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Utilisation of Phytophthora cinnamomi affected habitats by honey possums (Tarsipes rostratus) in the Cape Riche area, Western Australia

Dundas, Shannon (2008) Utilisation of Phytophthora cinnamomi affected habitats by honey possums (Tarsipes rostratus) in the Cape Riche area, Western Australia. Honours thesis, Murdoch University.

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This study investigated how the presence of the plant pathogen Phytophthora cinnamomi in vegetation assemblages impacts on habitat utilisation by the honey possum (Tarsipes rostratus). The study took place in coastal heathlands at Cape Riche, Western Australia, between January 2007 and November 2007. Honey possums were radio tracked through an area affected with P. cinnamomi as well as healthy areas to determine the extent to which habitat utilisation is impacted on. This will then allow for a more robust prediction of how further spread of P. cinnamomi is likely to impact on honey possums in the future. The presence of P. cinnamomi was confirmed by plating samples of dying plants. The areas of P. cinnamomi at the study site are extensive but patchy with ‘islands’ of healthy vegetation assemblages still remaining. A comparison of microclimate at the study site showed that unaffected areas had a larger range of temperatures than affected areas which may be due to differences in wind which is restricted (having a buffering effect) due to dense vegetation in unaffected sites. In affected areas, a greater proportion of the time was recorded where temperature was below 5C compared with unaffected areas. This could potentially impact on honey possums, which go into torpor during cool weather, and at temperatures below 5C, have a higher metabolic rate to maintain their body temperature. This means they need to forage for more nectar and pollen during cooler weather in affected areas where foodplants are less abundant. The number of honey possums captured was correlated to season (2=13.1, p<0.0005) with the largest number of honey possums captured during the summer field trip when more plants were flowering.

Honey possum preferred foodplants were identified from pollen collected from captured honey possums. A total of 20 different pollen species were identified from samples, nine of which were identified as important honey possum preferred foodplants as they were found in more significant amounts. Based on pollen, Banksia plumosa subsp. plumosa was identified as the preferred foodplant at the Cape Riche study site followed by Adenanthos cuneatus. Both are common throughout the study area and flower all year.

Banksia plumosa subsp. plumosa is susceptible to P. cinnamomi and was only found in unaffected areas whereas Adenanthos cuneatus was found to less susceptible and was prevalent throughout P. cinnamomi affected areas. Honey possums fed on a diverse range of plant species (determined by pollen) during all seasons, except autumn when B. plumosa subsp. plumosa was the most prevalent pollen species collected from honey possums.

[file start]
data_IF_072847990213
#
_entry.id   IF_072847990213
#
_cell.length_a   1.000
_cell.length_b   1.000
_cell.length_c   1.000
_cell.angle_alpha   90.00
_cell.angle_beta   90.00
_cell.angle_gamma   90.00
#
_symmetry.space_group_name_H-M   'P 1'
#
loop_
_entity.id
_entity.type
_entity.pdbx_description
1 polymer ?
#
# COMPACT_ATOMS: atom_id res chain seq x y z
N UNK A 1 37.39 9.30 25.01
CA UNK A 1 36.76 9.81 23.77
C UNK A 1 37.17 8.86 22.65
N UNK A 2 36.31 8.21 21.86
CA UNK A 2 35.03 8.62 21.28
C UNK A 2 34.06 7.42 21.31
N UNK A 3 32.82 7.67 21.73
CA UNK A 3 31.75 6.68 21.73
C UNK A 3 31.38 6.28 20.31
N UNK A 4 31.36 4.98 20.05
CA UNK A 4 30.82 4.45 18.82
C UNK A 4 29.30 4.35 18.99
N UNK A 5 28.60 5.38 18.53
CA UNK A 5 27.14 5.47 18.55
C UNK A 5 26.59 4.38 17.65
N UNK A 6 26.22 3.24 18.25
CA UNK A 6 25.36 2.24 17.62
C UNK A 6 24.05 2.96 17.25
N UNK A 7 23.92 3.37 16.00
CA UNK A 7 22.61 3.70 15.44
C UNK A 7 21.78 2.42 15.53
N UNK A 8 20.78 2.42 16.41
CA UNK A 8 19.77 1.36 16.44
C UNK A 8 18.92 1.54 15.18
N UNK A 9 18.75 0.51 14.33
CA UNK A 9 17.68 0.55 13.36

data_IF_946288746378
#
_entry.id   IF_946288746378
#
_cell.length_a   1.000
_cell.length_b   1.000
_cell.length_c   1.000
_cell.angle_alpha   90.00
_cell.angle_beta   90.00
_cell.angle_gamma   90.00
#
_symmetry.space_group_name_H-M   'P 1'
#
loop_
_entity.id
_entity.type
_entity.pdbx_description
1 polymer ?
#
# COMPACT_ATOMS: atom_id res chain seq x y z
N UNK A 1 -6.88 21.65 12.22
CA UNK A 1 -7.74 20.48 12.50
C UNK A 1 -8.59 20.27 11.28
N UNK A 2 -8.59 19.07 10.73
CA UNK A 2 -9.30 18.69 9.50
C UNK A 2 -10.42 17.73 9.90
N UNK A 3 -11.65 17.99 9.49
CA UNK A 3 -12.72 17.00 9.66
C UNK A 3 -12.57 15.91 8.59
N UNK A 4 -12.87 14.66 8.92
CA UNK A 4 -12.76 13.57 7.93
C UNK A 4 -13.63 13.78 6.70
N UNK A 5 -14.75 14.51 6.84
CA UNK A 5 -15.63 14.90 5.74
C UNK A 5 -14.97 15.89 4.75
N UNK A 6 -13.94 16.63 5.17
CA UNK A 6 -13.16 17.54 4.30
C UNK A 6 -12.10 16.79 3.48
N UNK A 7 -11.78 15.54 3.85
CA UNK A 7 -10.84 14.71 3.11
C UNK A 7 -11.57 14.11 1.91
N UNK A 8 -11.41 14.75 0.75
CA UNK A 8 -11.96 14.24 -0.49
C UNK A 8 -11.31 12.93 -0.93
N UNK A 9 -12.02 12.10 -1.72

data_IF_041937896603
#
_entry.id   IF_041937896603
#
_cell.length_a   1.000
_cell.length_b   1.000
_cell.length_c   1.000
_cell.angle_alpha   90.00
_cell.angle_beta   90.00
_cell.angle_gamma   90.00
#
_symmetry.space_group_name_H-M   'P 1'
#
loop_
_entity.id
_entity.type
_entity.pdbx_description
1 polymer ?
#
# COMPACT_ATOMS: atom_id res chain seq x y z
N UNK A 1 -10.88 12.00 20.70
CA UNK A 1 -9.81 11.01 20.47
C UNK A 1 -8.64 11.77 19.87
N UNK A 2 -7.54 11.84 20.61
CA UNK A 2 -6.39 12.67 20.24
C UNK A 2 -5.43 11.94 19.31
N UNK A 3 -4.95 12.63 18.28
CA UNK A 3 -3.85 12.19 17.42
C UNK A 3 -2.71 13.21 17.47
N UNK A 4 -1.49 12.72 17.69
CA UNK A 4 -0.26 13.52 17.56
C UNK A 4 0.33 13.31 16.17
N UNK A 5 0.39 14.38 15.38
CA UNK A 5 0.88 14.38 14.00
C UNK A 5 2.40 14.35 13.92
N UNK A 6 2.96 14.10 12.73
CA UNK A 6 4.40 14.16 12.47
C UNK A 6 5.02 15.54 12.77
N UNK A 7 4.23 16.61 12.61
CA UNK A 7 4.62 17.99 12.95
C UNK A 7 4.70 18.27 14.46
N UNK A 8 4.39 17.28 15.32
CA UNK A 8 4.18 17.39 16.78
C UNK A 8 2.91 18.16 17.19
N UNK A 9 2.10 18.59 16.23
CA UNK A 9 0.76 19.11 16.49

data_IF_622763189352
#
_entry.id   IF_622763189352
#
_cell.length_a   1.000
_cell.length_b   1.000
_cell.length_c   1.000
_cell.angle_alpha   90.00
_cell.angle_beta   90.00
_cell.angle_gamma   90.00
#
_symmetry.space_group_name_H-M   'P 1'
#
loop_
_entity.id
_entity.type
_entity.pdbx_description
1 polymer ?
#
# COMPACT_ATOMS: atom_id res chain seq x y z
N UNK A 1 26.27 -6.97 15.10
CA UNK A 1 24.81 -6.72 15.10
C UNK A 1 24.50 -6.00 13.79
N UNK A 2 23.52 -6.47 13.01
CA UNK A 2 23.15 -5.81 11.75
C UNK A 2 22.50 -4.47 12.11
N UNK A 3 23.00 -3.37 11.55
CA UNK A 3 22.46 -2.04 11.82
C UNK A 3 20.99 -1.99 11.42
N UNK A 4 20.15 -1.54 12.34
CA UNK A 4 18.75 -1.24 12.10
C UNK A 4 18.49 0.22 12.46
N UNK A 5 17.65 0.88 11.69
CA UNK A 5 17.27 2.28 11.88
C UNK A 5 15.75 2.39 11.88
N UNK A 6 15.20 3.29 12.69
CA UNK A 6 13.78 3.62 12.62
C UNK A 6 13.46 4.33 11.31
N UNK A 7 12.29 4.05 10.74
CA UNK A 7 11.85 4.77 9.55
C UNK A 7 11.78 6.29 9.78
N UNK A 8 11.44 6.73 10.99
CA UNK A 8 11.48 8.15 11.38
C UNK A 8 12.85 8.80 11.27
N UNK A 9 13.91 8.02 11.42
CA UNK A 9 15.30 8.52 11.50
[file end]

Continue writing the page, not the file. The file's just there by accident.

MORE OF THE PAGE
A total of 18 honey possums (body mass 5.9 – 16g) were radio tracked for up to 9 days using radio transmitters weighing 0.36g and 0.9g (Holohil Systems Ltd, Canada). Radio tracked honey possums demonstrated a particular preference for Banksia plumosa subsp. plumosa which they utilised for food, shelter and as a daytime refuge. Comparison of vegetation structure indicated that sites selected by radio tracked honey possums had significantly denser vegetation between 40-140 cm in height compared with randomly selected sites. Significant differences were identified between Phytophthora cinnamomi affected and unaffected locations with vegetation at affected locations being sparser and shorter than that at unaffected sites.

This study clearly showed that honey possums are influenced by the presence of P. cinnamomi affected vegetation at Cape Riche. The presence of P. cinnamomi at the study area results in large areas which are generally lacking in susceptible Proteaceous species such as Banksia and food resources tend to be sparse through these areas. Honey possums are capable of moving relatively large distances with estimated distances ranging from 4m to 1400m over a period of 30 minutes to 9 days. In areas affected with P. cinnamomi some honey possums fed on less susceptible plant species. Other honey possums moved long distances to healthy unaffected areas with higher densities of preferred foodplants. Further spread of P. cinnamomi is likely to have a serious impact on honey possums as healthy areas become affected and food resources become too limited to sustain honey possum populations.

Item Type: Thesis (Honours)
Murdoch Affiliation(s): School of Biological Sciences and Biotechnology
Supervisor(s): Fleming, Trish, Hardy, Giles and Dunstan, Bill
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